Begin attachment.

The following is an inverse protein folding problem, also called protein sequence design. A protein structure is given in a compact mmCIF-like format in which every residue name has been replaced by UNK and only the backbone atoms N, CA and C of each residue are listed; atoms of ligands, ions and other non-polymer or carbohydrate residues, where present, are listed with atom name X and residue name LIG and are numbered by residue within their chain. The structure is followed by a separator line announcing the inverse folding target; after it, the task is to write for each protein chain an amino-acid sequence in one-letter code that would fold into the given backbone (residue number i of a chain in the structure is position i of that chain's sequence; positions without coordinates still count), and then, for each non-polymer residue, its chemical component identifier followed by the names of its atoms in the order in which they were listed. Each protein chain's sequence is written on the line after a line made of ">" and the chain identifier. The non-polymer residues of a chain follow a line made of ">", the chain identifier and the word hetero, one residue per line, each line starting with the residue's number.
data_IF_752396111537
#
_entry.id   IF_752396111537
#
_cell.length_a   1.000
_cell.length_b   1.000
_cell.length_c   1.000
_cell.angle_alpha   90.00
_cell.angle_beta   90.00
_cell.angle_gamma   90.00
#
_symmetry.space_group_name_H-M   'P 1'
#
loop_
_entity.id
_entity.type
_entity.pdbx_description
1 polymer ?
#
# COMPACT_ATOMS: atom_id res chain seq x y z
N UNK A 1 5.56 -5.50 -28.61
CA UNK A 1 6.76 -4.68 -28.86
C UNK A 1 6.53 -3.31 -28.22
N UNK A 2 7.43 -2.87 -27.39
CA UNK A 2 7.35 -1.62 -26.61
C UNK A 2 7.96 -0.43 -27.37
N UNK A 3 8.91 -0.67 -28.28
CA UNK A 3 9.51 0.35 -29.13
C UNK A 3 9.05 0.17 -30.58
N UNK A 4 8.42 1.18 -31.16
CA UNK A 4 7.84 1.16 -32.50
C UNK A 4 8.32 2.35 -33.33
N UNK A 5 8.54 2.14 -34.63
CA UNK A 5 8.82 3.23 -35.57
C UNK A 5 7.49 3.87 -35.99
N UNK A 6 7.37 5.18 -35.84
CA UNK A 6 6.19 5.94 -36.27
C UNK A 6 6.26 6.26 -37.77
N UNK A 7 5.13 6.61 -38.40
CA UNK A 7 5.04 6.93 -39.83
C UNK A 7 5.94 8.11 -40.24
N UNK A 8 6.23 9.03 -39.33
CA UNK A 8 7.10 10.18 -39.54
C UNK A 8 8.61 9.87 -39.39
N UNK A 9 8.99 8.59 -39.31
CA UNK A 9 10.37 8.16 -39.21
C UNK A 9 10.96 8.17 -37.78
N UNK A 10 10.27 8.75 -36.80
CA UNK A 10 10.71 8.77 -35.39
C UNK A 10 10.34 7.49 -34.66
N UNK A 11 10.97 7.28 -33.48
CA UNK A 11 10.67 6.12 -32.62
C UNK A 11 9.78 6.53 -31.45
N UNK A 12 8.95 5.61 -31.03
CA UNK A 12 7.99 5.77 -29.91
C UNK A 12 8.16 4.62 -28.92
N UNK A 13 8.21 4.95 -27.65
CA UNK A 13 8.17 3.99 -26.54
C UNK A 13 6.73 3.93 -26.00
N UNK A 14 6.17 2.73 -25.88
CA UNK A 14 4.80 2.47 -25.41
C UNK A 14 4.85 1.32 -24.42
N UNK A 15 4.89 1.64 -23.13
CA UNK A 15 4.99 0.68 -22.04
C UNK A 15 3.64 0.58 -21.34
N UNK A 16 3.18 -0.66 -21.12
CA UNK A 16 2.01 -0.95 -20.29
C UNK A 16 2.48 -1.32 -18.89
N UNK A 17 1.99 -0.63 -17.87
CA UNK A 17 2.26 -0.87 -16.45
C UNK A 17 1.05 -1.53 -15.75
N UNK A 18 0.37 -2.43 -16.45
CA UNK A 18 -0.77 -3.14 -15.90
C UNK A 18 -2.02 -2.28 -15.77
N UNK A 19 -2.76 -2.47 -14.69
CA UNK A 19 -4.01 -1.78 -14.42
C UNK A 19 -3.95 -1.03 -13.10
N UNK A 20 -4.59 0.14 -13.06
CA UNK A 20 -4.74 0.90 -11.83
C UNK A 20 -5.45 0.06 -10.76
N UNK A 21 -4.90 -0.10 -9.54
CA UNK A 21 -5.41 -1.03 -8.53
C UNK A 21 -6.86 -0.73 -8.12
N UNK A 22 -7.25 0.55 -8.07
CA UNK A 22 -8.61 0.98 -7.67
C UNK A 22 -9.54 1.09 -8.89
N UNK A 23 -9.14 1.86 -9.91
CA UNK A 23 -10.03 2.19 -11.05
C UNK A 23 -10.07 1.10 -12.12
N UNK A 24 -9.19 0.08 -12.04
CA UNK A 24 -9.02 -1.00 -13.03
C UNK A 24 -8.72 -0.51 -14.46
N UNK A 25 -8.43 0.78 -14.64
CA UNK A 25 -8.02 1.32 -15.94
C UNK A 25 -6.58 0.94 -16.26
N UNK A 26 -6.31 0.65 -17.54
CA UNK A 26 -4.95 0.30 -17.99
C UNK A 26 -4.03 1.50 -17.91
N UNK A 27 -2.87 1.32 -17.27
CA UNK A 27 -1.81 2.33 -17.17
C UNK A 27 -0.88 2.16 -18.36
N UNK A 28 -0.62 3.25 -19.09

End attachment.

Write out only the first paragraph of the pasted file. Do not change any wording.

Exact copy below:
The following is an inverse protein folding problem, also called protein sequence design. A protein structure is given in a compact mmCIF-like format in which every residue name has been replaced by UNK and only the backbone atoms N, CA and C of each residue are listed; atoms of ligands, ions and other non-polymer or carbohydrate residues, where present, are listed with atom name X and residue name LIG and are numbered by residue within their chain. The structure is followed by a separator line announcing the inverse folding target; after it, the task is to write for each protein chain an amino-acid sequence in one-letter code that would fold into the given backbone (residue number i of a chain in the structure is position i of that chain's sequence; positions without coordinates still count), and then, for each non-polymer residue, its chemical component identifier followed by the names of its atoms in the order in which they were listed. Each protein chain's sequence is written on the line after a line made of ">" and the chain identifier. The non-polymer residues of a chain follow a line made of ">", the chain identifier and the word hetero, one residue per line, each line starting with the residue's number.